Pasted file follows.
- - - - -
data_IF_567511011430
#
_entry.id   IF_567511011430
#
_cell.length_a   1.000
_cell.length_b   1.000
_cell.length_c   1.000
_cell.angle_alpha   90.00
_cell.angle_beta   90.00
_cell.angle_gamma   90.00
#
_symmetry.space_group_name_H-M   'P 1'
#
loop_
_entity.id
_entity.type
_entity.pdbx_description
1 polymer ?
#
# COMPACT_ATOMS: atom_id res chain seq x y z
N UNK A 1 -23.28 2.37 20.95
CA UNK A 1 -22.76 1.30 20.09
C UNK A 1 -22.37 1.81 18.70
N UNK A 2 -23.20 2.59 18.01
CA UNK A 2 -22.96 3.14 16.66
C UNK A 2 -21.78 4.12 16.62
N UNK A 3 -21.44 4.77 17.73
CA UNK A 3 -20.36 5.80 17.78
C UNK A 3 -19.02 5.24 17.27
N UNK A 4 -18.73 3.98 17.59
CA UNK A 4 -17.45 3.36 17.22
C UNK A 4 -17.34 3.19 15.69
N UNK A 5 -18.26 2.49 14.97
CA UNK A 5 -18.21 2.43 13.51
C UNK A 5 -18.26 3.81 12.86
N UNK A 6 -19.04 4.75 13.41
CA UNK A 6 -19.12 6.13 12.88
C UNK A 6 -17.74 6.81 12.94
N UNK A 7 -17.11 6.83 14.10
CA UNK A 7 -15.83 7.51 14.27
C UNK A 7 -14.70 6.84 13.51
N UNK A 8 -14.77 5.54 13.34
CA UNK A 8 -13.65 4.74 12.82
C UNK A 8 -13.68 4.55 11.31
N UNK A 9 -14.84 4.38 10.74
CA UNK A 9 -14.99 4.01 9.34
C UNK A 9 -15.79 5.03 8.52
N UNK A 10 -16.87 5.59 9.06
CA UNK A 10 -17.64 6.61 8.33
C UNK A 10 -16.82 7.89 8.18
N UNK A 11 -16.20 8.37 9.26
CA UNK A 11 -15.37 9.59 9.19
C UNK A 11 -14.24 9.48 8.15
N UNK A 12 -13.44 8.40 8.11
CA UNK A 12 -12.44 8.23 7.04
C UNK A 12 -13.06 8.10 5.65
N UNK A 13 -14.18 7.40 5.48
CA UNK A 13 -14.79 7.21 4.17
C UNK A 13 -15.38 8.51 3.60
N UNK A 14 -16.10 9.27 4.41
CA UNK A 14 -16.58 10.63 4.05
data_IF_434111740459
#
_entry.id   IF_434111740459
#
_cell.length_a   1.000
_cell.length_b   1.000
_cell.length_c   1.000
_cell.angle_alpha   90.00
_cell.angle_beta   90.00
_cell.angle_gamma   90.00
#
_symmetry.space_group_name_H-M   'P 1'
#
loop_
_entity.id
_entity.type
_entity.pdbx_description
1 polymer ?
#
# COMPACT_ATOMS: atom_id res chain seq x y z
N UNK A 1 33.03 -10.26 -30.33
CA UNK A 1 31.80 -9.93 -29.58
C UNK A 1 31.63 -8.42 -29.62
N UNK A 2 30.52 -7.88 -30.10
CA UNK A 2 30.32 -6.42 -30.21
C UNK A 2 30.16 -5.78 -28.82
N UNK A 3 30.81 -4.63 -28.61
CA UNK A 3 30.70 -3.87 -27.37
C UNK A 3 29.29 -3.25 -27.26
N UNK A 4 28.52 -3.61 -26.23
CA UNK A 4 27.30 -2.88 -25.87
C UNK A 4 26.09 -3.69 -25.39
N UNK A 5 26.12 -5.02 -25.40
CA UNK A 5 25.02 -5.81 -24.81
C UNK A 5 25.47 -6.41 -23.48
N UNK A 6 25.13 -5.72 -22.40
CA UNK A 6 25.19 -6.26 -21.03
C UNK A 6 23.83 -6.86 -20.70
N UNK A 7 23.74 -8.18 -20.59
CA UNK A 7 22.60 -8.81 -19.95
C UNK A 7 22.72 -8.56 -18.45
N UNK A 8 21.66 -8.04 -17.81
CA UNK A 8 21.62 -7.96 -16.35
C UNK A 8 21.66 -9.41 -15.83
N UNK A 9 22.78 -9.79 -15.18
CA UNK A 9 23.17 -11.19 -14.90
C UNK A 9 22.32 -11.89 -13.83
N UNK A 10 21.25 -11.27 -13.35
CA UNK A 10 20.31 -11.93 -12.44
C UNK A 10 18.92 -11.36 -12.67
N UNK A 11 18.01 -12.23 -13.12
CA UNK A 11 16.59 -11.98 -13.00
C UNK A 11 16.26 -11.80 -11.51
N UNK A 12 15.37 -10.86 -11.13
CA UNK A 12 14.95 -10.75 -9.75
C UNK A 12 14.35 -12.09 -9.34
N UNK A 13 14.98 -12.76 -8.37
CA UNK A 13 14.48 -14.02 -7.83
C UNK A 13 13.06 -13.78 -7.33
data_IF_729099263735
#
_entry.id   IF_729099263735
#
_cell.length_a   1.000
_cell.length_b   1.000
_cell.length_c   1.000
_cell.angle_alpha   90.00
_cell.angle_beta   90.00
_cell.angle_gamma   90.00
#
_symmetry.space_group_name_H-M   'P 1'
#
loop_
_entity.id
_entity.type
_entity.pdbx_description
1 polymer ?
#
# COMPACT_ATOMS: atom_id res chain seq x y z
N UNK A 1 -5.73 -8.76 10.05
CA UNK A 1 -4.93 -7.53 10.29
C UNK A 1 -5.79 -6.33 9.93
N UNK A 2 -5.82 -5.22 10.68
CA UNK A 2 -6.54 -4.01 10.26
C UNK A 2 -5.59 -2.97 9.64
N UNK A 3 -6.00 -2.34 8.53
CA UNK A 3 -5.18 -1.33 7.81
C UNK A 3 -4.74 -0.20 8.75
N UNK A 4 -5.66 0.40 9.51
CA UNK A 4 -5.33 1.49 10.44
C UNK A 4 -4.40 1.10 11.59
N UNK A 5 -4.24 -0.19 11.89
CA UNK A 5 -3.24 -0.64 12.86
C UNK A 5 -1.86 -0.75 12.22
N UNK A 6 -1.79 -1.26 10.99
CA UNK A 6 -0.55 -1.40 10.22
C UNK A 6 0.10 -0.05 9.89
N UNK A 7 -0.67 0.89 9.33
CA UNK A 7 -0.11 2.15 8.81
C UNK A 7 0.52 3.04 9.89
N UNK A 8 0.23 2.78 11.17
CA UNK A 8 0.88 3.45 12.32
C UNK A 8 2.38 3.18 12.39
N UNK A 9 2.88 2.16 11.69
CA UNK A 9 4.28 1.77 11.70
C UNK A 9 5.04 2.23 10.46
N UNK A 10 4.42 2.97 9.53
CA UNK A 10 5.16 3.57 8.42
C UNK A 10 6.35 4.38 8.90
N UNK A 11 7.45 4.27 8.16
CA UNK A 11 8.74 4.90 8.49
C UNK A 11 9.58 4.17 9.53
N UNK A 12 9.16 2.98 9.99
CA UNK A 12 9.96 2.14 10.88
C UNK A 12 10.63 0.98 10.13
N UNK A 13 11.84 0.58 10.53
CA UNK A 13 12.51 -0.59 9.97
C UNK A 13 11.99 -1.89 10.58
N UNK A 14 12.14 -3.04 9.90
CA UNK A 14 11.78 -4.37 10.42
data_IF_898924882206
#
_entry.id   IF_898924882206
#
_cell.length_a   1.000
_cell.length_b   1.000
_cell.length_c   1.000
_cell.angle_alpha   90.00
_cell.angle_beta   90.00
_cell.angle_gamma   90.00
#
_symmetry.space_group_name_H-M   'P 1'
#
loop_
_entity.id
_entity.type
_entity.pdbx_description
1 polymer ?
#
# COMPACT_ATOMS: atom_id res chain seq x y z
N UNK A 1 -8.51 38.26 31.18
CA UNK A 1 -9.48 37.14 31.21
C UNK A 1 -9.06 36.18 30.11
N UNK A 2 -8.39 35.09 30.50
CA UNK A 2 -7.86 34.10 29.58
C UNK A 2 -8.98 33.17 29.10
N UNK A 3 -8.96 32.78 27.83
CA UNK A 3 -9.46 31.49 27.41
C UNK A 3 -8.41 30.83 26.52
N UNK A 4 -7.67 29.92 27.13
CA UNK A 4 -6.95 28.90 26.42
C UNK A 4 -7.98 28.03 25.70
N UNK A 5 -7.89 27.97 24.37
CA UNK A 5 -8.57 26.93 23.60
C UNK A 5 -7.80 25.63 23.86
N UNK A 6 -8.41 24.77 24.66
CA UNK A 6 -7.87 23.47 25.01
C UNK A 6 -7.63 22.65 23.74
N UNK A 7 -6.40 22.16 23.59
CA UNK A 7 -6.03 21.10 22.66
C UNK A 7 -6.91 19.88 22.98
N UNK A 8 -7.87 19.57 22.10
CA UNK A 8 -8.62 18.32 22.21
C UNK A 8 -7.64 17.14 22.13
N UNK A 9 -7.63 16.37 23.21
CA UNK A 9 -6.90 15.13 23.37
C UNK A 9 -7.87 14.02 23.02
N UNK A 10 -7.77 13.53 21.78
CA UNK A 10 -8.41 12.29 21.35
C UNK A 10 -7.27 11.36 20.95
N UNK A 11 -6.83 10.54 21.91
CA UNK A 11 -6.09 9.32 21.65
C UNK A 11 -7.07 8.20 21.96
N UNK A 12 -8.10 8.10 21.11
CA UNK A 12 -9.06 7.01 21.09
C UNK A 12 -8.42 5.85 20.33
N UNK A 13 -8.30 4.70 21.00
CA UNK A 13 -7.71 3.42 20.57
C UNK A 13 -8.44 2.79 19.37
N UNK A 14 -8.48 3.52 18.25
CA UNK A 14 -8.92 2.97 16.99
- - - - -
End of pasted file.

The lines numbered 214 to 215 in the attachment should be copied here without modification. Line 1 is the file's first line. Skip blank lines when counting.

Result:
N UNK A 5 -7.89 27.97 24.37
CA UNK A 5 -8.57 26.93 23.60